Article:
In another embodiment, shown in
It will, of course, be understood that, although particular embodiments have just been described, the claimed subject matter is not limited in scope to a particular embodiment or implementation. For example, one embodiment may be in hardware, such as implemented to operate on a device or combination of devices, for example, whereas another embodiment may be in software. Likewise, an embodiment may be implemented in firmware, or as any combination of hardware, software, and/or firmware, for example. Likewise, although claimed subject matter is not limited in scope in this respect, one embodiment may comprise one or more articles, such as a storage medium or storage media. This storage media, such as, one or more CD-ROMs and/or disks, for example, may have stored thereon instructions, that when executed by a system, such as a computer system, computing platform, or other system, for example, may result in an embodiment of a method in accordance with claimed subject matter being executed, such as one of the embodiments previously described, for example. As one potential example, a computing platform may include one or more processing units or processors, one or more input/output devices, such as a display, a keyboard and/or a mouse, and/or one or more memories, such as static random access memory, dynamic random access memory, flash memory, and/or a hard drive.
In the preceding description, various aspects of claimed subject matter have been described. For purposes of explanation, specific numbers, systems and/or configurations were set forth to provide a thorough understanding of claimed subject matter. However, it should be apparent to one skilled in the art having the benefit of this disclosure that claimed subject matter may be practiced without the specific details. In other instances, well known features were omitted and/or simplified so as not to obscure the claimed subject matter. While certain features have been illustrated and/or described herein, many modifications, substitutions, changes and/or equivalents will now occur to those skilled in the art. It is, therefore, to be understood that the appended claims are intended to cover all such modifications and/or changes as fall within the true spirit of claimed subject matter.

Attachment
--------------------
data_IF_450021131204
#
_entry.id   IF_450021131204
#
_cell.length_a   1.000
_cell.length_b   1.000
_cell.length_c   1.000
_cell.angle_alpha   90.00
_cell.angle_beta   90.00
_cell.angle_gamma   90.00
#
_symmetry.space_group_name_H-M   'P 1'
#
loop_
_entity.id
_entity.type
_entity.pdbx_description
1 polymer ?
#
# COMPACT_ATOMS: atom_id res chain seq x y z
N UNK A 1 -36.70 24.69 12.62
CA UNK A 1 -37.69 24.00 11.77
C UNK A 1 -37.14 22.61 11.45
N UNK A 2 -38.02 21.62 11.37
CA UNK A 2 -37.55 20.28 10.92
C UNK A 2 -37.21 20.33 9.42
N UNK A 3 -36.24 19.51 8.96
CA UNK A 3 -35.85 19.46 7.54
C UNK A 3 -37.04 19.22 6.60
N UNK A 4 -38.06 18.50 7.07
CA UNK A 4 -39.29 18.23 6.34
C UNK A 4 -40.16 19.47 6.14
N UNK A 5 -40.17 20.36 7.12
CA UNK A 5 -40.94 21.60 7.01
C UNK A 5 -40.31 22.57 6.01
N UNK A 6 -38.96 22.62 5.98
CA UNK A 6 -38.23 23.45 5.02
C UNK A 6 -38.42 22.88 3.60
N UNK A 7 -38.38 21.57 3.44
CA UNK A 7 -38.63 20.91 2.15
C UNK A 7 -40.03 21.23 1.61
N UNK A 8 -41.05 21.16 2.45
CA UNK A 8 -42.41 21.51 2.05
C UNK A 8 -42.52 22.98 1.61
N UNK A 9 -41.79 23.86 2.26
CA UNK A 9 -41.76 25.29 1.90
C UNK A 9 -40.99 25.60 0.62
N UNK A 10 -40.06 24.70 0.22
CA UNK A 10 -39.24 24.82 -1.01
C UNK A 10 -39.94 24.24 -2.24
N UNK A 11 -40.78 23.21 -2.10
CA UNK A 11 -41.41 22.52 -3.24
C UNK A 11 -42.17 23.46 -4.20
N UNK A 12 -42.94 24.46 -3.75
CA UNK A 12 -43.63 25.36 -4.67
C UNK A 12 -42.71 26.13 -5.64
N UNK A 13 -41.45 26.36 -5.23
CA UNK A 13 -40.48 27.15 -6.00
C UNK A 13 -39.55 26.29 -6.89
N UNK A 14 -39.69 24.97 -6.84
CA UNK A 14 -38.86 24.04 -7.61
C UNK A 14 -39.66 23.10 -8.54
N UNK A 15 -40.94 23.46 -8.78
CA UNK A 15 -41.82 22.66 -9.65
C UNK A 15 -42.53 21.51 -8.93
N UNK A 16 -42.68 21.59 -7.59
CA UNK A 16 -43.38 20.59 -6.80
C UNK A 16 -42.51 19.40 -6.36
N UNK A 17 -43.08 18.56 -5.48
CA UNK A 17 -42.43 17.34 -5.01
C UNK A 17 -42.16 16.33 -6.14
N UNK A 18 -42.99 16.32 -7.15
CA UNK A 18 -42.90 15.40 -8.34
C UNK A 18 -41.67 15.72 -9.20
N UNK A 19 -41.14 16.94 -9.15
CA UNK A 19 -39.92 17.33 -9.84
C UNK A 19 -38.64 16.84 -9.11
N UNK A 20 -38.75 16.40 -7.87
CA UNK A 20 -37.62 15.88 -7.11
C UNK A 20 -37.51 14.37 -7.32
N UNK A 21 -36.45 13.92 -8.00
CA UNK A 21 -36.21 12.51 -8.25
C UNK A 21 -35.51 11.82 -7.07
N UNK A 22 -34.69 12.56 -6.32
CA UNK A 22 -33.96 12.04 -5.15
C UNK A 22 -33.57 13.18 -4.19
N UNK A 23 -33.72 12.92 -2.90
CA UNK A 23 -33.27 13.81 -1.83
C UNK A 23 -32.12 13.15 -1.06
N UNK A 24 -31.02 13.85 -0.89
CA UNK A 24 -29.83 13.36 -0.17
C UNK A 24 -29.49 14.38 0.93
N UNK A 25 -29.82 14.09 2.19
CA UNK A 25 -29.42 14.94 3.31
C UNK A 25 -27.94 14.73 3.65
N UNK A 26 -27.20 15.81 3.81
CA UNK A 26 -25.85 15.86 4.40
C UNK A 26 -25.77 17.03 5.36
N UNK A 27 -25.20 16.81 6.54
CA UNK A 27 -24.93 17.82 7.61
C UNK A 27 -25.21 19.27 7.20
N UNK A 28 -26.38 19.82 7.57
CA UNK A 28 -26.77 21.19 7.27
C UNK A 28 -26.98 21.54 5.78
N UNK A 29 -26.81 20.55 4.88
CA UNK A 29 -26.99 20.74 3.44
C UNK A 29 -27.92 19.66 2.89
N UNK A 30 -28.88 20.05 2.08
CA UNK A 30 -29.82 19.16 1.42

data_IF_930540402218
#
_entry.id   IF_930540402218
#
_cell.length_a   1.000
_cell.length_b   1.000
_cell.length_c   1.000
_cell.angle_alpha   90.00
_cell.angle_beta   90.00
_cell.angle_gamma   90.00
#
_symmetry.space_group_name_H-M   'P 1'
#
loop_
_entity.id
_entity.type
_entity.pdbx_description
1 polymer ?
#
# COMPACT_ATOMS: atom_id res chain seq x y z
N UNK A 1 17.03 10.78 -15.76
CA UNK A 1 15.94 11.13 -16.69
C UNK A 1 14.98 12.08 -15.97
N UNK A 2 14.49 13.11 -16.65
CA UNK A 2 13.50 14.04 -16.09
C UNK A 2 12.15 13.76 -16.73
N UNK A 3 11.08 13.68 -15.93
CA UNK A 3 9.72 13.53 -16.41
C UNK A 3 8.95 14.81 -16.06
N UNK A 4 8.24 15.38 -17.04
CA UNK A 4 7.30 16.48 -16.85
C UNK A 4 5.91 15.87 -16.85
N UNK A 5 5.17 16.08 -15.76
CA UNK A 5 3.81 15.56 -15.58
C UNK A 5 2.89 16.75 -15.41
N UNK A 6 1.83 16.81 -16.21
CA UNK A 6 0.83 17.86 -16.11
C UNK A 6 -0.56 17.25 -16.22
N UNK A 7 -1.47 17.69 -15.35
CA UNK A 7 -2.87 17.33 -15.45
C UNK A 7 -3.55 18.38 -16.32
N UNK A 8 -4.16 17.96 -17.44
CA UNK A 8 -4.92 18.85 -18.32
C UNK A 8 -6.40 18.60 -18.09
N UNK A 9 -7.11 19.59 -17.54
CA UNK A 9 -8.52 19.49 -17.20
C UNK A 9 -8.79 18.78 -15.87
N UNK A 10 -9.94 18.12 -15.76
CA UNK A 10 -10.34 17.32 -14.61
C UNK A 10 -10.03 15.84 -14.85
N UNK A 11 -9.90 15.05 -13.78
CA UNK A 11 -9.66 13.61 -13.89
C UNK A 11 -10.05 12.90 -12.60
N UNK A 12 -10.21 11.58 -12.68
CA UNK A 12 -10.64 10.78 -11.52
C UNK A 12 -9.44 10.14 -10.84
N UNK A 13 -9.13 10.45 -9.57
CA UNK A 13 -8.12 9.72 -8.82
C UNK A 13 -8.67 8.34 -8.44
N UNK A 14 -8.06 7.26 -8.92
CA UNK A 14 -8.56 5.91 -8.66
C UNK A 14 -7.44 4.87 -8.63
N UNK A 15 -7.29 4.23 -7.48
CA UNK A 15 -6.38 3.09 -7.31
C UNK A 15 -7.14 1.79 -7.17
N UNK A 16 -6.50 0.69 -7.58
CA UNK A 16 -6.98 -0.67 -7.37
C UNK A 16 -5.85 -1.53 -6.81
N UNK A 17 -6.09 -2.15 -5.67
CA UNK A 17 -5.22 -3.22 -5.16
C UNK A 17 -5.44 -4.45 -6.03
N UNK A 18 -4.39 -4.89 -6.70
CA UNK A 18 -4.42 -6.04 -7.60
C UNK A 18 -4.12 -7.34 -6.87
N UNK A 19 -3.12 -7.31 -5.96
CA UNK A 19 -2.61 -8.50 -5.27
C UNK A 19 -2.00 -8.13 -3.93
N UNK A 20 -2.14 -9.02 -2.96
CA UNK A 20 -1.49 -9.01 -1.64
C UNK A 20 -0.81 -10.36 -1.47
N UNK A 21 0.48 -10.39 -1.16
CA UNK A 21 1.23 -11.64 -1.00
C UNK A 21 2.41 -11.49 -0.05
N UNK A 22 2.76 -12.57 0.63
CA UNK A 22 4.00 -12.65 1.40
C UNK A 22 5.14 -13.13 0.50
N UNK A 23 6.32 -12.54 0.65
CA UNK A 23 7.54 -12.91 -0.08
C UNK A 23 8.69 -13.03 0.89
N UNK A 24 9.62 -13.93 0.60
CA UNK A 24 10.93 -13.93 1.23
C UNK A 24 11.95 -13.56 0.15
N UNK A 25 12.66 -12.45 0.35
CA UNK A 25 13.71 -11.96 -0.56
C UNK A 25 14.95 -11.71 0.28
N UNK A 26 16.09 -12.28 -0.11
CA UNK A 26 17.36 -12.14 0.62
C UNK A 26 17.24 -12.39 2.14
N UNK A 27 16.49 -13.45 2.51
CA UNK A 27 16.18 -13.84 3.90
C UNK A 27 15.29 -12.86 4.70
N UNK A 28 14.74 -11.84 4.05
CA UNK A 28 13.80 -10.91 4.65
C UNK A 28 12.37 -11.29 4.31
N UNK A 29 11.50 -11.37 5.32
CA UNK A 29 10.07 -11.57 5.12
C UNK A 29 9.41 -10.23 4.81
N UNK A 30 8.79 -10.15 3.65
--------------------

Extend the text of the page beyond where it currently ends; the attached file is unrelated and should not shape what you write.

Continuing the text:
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|US20100281043 *||Jul 16, 2010||Nov 4, 2010||Donald Martin Monro||Fuzzy Database Matching|
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|U.S. Classification||707/780, 707/696, 382/116, 382/117|
|Cooperative Classification||G06K9/00617, G06F17/30247|
|European Classification||G06K9/00S3, G06F17/30M1|
|Apr 4, 2014||FPAY||Fee payment|